As international connections, communication and collaboration become increasingly important across all areas of life, it’s unsurprising to find a corresponding increase in demand for graduates from the field of international relations. The most-coveted international relations careers – such as positions in high-profile international organizations – are hotly contested, and studying a specialized Masters in International Relations is a definite asset, particularly if combined with international experience.
Demand for IR has existed throughout recorded history – for as long as distinct human communities have sought ways to communicate, to control or conquer one another, and to trade and collaborate. But the field was only formally established as part of the higher education portfolio within the last century. The first dedicated department for international relations was founded in the UK at the London School of Economics and Political Science (LSE) in 1924.
Today, common international relations topics and specializations include conflict and peace-making; comparative foreign policy; environmental policy; human rights; trade and financial regulation; international law; diplomatic tools and processes; migration and refugees; international security; and the role of international organizations such as the European Union.
Common skills gained from a Masters in International Relations include:
A wide-reaching and interdisciplinary field, international relations is explored through a variety of program types. A Masters in International Relations may be offered as either a Master of Science (MSc) or Master of Arts (MA), and the subject may be referred to as international relations, international affairs or global affairs (to name just a few variations). Often, international relations is paired with a related field or specialization, such as diplomacy, governance, politics, business, law, conflict resolution or development. As detailed in the “specializations” section of this guide, a growing number of highly focused programs are also available.
In accord with the subject’s broad range of specializations, international relations programs tend to attract students from a fairly diverse range of academic backgrounds. However – while it is possible to cross over from the natural or life sciences or technology – it’s fair to say that the majority of applicants are from the arts, humanities and social sciences.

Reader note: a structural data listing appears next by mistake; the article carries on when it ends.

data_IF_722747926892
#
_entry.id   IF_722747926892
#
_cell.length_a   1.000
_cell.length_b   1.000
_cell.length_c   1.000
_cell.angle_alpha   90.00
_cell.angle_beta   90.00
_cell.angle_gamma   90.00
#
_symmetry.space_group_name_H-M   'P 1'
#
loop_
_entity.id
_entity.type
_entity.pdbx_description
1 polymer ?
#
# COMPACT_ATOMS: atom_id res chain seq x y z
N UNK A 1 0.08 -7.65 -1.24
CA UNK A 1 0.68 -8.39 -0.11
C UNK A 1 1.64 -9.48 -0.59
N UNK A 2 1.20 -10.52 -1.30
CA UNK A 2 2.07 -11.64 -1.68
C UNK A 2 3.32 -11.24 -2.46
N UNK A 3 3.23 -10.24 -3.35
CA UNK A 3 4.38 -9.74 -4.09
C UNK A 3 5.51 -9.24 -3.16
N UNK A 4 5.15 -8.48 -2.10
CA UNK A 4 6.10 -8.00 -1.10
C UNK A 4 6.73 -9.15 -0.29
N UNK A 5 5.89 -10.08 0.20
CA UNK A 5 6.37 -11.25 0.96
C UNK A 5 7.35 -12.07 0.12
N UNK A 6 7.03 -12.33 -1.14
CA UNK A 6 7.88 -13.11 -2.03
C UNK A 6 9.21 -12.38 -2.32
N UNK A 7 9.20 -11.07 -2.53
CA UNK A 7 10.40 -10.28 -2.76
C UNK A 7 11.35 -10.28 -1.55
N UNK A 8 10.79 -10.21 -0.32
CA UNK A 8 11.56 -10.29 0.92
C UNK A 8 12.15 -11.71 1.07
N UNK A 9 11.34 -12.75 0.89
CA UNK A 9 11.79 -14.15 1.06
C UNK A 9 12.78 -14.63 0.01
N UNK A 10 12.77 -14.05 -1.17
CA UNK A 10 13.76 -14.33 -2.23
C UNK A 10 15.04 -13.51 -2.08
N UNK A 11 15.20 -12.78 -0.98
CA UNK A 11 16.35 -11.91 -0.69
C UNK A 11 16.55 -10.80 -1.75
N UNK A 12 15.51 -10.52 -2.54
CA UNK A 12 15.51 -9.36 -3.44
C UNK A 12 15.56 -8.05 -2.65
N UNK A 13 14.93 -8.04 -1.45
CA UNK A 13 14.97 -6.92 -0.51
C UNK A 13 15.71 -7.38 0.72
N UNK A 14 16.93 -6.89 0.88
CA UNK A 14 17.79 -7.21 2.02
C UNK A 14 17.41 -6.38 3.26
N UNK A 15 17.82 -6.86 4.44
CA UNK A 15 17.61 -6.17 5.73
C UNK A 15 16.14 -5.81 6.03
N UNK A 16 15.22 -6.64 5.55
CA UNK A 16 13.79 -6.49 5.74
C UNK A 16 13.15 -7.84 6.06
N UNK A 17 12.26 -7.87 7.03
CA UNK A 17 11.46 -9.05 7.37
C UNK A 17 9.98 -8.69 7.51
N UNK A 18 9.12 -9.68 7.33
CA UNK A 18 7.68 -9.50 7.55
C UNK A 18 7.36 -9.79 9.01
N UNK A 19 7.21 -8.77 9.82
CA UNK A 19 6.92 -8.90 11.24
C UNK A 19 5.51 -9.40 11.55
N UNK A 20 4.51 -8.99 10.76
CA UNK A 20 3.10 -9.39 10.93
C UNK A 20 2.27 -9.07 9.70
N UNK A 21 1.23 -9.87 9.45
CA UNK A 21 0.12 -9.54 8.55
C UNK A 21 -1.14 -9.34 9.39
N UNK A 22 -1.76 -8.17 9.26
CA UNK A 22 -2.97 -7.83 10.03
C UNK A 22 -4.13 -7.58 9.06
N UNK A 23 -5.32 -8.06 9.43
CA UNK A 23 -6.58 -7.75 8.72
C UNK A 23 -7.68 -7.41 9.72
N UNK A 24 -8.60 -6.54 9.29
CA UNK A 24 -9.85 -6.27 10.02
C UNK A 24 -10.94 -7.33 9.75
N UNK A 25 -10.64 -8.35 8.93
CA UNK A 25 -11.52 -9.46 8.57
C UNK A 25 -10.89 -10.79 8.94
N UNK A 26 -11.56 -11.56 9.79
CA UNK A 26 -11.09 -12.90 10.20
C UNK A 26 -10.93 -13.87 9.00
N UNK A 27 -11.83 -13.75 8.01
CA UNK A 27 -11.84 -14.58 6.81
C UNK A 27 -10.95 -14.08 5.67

Some Masters in International Relations have more specific requirements. For instance, students may be required to have completed at least some basic courses in economics before enrolling. And for some programs, standardized tests such as the GRE are required. If this is the case, you should be able to check the median scores of accepted applicants, to get an idea of whether your scores are high enough.
Professional experience may also be considered, especially if acquired in a relevant role. However, many international relations programs focus mostly on assessing applicants’ academic background, considering grades attained and relevant skills and knowledge acquired. The exact set of criteria will depend on the individual institution, as well as norms in the country you’re applying to study in.
One key point to bear in mind when choosing a program is how specialized you want to be. Some programs offer a broad overview of major international relations topics, while others are clearly focused on a particular area from the start. Programs also vary in terms of teaching style and the type of work students are expected to complete. Some offer internships as part of the course, while most will include project work and independent research. Some have a particularly intensive focus on the latter, designed to prepare students for research-based careers; this may be reflected in a course title such as MSc International Relations (Research).
As you may expect, IR is a discipline in which a large proportion of students are keen to study abroad, gaining first-hand international experience to enhance their studies and future international relations career prospects. As a result, many IR programs are particularly internationally diverse, offering the chance to study as part of a truly multicultural and multilingual community.
Those entering IR from another subject area may opt for a Masters in International Relations which provides a fairly broad foundation in the field. In this instance, core international relations topics are likely to include: comparative politics, international organizations, international finance, micro- and macro-economics, quantitative methods, economic development and international security. Students may also have the chance to take course modules focused on developing professional skills in areas such as leadership and project management.